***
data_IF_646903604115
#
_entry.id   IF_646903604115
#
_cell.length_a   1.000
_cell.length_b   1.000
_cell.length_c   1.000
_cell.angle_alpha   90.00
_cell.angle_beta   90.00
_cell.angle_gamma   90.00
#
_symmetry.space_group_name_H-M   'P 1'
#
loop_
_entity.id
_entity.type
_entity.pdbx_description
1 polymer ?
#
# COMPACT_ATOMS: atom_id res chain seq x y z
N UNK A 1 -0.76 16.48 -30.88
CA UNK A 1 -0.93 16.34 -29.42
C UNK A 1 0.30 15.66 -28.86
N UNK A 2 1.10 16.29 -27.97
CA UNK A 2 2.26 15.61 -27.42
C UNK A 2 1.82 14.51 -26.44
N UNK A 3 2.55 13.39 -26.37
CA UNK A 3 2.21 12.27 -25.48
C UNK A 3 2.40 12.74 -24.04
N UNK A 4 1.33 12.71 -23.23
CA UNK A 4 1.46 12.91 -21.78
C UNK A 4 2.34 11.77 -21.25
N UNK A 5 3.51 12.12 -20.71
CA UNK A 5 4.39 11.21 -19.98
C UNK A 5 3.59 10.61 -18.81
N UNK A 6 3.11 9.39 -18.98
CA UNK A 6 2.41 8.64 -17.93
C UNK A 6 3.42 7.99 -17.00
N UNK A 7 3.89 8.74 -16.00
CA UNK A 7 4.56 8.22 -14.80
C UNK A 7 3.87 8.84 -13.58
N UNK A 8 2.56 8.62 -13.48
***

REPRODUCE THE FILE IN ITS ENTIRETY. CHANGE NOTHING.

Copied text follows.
data_IF_646903604115
#
_entry.id   IF_646903604115
#
_cell.length_a   1.000
_cell.length_b   1.000
_cell.length_c   1.000
_cell.angle_alpha   90.00
_cell.angle_beta   90.00
_cell.angle_gamma   90.00
#
_symmetry.space_group_name_H-M   'P 1'
#
loop_
_entity.id
_entity.type
_entity.pdbx_description
1 polymer ?
#
# COMPACT_ATOMS: atom_id res chain seq x y z
N UNK A 1 -0.76 16.48 -30.88
CA UNK A 1 -0.93 16.34 -29.42
C UNK A 1 0.30 15.66 -28.86
N UNK A 2 1.10 16.29 -27.97
CA UNK A 2 2.26 15.61 -27.42
C UNK A 2 1.82 14.51 -26.44
N UNK A 3 2.55 13.39 -26.37
CA UNK A 3 2.21 12.27 -25.48
C UNK A 3 2.40 12.74 -24.04
N UNK A 4 1.33 12.71 -23.23
CA UNK A 4 1.46 12.91 -21.78
C UNK A 4 2.34 11.77 -21.25
N UNK A 5 3.51 12.12 -20.71
CA UNK A 5 4.39 11.21 -19.98
C UNK A 5 3.59 10.61 -18.81
N UNK A 6 3.11 9.39 -18.98
CA UNK A 6 2.41 8.64 -17.93
C UNK A 6 3.42 7.99 -17.00
N UNK A 7 3.89 8.74 -16.00
CA UNK A 7 4.56 8.22 -14.80
C UNK A 7 3.87 8.84 -13.58
N UNK A 8 2.56 8.62 -13.48